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U.S. President Donald Trump and First Lady Melania Trump board Air Force One for travel to view Hurricane Irma response efforts in Florida, from Joint Base Andrews, Maryland, U.S. September 14, 2017. REUTERS/Jonathan Ernst

Trump to visit Floridians after Hurricane Irma

WASHINGTON — President Donald Trump is going to hear firsthand from people affected by Hurricane Irma as he makes his third visit in less than three weeks to survey storm damage and recovery efforts.

For Trump and Vice President Mike Pence, the visit Thursday to Naples and Fort Myers on Florida’s southwestern coast offered the chance to see how people were coping and how the Federal Emergency Management Agency has responded.

“Historically there’s never been anything like this,” Trump told reporters before leaving the White House. “But the United States Coast Guard, FEMA, working along with Gov. (Rick) Scott, they’ve really done an amazing job,” adding that “power is being turned on rapidly,” he said.

After Harvey struck Texas, Trump drew criticism for having minimal interaction with residents during his first trip in late August. He saw little damage and offered few expressions of concern.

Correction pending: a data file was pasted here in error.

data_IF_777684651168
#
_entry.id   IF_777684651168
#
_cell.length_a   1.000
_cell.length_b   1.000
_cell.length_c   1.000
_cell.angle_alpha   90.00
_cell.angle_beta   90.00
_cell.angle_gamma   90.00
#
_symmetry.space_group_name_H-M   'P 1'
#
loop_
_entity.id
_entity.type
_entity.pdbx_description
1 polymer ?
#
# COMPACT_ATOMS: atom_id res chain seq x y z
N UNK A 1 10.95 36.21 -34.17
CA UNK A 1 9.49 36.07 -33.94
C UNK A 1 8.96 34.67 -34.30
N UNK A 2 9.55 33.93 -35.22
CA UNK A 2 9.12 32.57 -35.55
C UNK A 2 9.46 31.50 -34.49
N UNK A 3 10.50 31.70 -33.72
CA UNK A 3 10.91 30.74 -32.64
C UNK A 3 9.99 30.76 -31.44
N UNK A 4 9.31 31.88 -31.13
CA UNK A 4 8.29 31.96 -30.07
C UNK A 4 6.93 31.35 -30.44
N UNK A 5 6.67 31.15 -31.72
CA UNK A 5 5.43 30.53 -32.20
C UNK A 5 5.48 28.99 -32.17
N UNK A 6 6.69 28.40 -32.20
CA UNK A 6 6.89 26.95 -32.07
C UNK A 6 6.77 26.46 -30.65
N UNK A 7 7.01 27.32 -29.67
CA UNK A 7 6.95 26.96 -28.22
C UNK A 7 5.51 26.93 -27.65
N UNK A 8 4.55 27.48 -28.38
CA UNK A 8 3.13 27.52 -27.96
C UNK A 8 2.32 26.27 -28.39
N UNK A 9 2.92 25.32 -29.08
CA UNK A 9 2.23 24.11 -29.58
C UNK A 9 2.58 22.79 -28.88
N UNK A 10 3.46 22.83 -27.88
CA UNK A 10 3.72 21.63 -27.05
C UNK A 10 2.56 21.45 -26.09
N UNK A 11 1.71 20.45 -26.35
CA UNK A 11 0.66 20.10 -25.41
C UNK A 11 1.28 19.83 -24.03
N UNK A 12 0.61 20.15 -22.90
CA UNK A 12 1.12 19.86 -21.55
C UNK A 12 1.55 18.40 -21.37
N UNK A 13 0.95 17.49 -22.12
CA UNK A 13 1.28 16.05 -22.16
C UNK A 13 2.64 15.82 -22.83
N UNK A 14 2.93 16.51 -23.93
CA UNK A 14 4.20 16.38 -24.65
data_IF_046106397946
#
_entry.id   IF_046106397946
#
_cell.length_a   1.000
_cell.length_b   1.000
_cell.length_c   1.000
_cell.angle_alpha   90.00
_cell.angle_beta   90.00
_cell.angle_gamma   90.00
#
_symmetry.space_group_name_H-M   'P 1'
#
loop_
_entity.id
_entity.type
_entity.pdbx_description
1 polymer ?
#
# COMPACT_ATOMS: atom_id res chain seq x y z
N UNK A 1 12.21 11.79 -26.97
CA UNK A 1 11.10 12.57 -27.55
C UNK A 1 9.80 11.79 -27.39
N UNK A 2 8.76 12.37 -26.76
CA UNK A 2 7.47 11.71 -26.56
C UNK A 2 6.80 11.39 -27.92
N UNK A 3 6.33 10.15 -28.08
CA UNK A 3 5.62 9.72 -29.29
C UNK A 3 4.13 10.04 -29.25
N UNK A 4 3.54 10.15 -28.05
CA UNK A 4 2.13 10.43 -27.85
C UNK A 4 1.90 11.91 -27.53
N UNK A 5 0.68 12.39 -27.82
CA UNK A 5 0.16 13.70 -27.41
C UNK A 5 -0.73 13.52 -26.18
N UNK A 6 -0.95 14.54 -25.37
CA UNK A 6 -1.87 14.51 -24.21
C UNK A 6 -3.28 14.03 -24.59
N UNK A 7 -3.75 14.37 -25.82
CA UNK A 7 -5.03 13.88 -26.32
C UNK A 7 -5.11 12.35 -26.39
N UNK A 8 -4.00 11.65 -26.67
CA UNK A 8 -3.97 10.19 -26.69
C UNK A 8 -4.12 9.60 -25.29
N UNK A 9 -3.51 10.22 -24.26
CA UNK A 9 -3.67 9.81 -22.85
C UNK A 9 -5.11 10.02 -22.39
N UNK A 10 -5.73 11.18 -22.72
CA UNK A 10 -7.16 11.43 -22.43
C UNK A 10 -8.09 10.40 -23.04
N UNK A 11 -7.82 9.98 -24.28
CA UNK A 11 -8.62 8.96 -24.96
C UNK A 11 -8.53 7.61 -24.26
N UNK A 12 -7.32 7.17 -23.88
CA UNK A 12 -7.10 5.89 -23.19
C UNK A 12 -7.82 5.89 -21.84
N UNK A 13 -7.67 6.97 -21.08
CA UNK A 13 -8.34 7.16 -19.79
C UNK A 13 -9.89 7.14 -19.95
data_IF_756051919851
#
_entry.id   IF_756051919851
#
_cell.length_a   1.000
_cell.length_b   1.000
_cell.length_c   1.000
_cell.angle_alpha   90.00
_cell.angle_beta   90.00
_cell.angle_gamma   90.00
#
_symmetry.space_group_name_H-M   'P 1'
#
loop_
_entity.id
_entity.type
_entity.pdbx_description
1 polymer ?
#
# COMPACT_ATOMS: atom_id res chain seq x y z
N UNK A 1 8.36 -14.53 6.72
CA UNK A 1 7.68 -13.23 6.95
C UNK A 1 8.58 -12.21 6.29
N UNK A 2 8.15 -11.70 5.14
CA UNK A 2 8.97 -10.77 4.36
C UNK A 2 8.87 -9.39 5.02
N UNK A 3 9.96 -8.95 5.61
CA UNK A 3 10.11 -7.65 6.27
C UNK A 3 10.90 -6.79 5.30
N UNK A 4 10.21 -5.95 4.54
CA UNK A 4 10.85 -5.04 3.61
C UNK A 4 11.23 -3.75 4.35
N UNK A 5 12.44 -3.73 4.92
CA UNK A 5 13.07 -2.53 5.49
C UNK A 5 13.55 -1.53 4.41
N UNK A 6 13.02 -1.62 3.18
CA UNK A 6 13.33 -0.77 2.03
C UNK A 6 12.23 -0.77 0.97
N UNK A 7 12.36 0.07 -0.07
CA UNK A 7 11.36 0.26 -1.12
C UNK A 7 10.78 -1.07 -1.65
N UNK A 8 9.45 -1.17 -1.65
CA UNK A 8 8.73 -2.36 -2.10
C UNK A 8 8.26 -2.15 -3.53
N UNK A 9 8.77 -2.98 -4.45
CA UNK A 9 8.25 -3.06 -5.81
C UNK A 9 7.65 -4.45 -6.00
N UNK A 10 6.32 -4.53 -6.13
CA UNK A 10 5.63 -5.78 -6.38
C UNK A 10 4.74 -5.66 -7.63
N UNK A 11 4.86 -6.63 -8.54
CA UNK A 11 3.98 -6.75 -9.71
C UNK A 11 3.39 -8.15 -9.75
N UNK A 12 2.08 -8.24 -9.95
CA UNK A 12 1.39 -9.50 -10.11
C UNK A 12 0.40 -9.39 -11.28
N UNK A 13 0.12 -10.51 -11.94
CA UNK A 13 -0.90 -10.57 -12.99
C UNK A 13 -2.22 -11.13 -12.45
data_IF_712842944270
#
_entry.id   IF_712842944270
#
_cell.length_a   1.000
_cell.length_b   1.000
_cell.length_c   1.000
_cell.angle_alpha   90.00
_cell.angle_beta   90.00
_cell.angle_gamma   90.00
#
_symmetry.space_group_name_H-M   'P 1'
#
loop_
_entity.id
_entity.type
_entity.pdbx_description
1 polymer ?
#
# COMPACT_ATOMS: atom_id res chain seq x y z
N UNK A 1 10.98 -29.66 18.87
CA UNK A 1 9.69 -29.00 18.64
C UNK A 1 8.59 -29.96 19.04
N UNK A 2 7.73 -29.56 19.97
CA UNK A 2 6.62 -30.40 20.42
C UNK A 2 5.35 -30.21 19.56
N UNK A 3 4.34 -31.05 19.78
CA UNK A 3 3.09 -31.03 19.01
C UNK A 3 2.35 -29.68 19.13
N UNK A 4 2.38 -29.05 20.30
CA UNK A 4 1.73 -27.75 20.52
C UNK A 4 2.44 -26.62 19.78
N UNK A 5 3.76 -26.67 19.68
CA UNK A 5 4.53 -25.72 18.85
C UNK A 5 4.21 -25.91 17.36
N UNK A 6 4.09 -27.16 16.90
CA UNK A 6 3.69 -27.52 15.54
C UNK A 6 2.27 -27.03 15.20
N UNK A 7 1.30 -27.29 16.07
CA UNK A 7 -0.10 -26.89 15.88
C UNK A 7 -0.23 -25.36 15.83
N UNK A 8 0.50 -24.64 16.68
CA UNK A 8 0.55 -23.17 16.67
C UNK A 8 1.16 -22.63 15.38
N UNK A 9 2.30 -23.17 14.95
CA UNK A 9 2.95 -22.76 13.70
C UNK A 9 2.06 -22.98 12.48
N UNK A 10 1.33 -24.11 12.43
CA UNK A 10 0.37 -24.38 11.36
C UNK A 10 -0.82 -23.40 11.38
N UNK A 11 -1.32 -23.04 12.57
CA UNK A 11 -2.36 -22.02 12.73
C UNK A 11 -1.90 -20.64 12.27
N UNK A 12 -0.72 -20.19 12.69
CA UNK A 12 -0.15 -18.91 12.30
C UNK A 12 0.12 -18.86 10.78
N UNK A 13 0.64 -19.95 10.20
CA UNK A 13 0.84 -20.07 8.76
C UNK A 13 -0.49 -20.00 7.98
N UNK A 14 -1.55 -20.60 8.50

On his second visit, to Texas and Louisiana, he was more hands-on. He toured a Houston shelter housing hundreds of displaced people and walking streets lined with soggy, discarded possessions.

The president monitored Irma over this past weekend from Camp David, the presidential retreat in Maryland.

Nearly half of Florida was engulfed by Irma, which left flooded streets, damaged homes and displaced residents in its wake. The Keys felt Irma’s full fury when the hurricane roared in after wreaking devastation in the Caribbean, but the extent of the damage has been an unanswered question because some places have been unreachable.

Florida’s southwestern coast is a haven for retirees seeking warm weather and beautiful sunsets across the Gulf of Mexico. Many communities there are still cleaning up or without power or air conditioning.

As of Thursday morning, the number of homes and businesses without electricity in Florida was 2.69 million, according to the state’s Division of Emergency Management. That’s 25.6 percent of all customers in the state.

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